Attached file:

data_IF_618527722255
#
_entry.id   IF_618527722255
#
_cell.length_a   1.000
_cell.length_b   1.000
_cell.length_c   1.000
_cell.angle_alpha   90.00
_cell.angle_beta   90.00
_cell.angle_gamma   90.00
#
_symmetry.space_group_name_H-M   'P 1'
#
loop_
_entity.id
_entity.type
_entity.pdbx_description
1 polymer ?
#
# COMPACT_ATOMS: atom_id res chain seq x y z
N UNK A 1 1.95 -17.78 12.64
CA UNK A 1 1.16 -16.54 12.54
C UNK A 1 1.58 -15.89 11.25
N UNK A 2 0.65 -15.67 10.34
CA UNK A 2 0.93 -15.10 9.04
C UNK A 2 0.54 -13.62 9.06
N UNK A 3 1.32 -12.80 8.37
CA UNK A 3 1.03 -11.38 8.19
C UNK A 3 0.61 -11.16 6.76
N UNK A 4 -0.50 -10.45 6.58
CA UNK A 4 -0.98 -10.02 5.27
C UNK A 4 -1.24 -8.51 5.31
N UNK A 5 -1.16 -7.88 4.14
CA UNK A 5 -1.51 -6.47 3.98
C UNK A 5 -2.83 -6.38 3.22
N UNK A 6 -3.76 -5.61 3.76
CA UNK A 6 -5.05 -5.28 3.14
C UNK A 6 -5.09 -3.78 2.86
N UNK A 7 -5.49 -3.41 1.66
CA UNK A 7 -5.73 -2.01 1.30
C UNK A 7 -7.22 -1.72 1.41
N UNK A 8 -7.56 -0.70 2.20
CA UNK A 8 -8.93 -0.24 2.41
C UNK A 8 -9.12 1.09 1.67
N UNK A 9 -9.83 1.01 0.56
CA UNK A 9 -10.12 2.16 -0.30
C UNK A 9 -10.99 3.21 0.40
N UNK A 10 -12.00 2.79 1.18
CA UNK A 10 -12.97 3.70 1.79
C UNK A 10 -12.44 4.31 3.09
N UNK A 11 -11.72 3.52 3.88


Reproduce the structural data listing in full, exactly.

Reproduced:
data_IF_618527722255
#
_entry.id   IF_618527722255
#
_cell.length_a   1.000
_cell.length_b   1.000
_cell.length_c   1.000
_cell.angle_alpha   90.00
_cell.angle_beta   90.00
_cell.angle_gamma   90.00
#
_symmetry.space_group_name_H-M   'P 1'
#
loop_
_entity.id
_entity.type
_entity.pdbx_description
1 polymer ?
#
# COMPACT_ATOMS: atom_id res chain seq x y z
N UNK A 1 1.95 -17.78 12.64
CA UNK A 1 1.16 -16.54 12.54
C UNK A 1 1.58 -15.89 11.25
N UNK A 2 0.65 -15.67 10.34
CA UNK A 2 0.93 -15.10 9.04
C UNK A 2 0.54 -13.62 9.06
N UNK A 3 1.32 -12.80 8.37
CA UNK A 3 1.03 -11.38 8.19
C UNK A 3 0.61 -11.16 6.76
N UNK A 4 -0.50 -10.45 6.58
CA UNK A 4 -0.98 -10.02 5.27
C UNK A 4 -1.24 -8.51 5.31
N UNK A 5 -1.16 -7.88 4.14
CA UNK A 5 -1.51 -6.47 3.98
C UNK A 5 -2.83 -6.38 3.22
N UNK A 6 -3.76 -5.61 3.76
CA UNK A 6 -5.05 -5.28 3.14
C UNK A 6 -5.09 -3.78 2.86
N UNK A 7 -5.49 -3.41 1.66
CA UNK A 7 -5.73 -2.01 1.30
C UNK A 7 -7.22 -1.72 1.41
N UNK A 8 -7.56 -0.70 2.20
CA UNK A 8 -8.93 -0.24 2.41
C UNK A 8 -9.12 1.09 1.67
N UNK A 9 -9.83 1.01 0.56
CA UNK A 9 -10.12 2.16 -0.30
C UNK A 9 -10.99 3.21 0.40
N UNK A 10 -12.00 2.79 1.18
CA UNK A 10 -12.97 3.70 1.79
C UNK A 10 -12.44 4.31 3.09
N UNK A 11 -11.72 3.52 3.88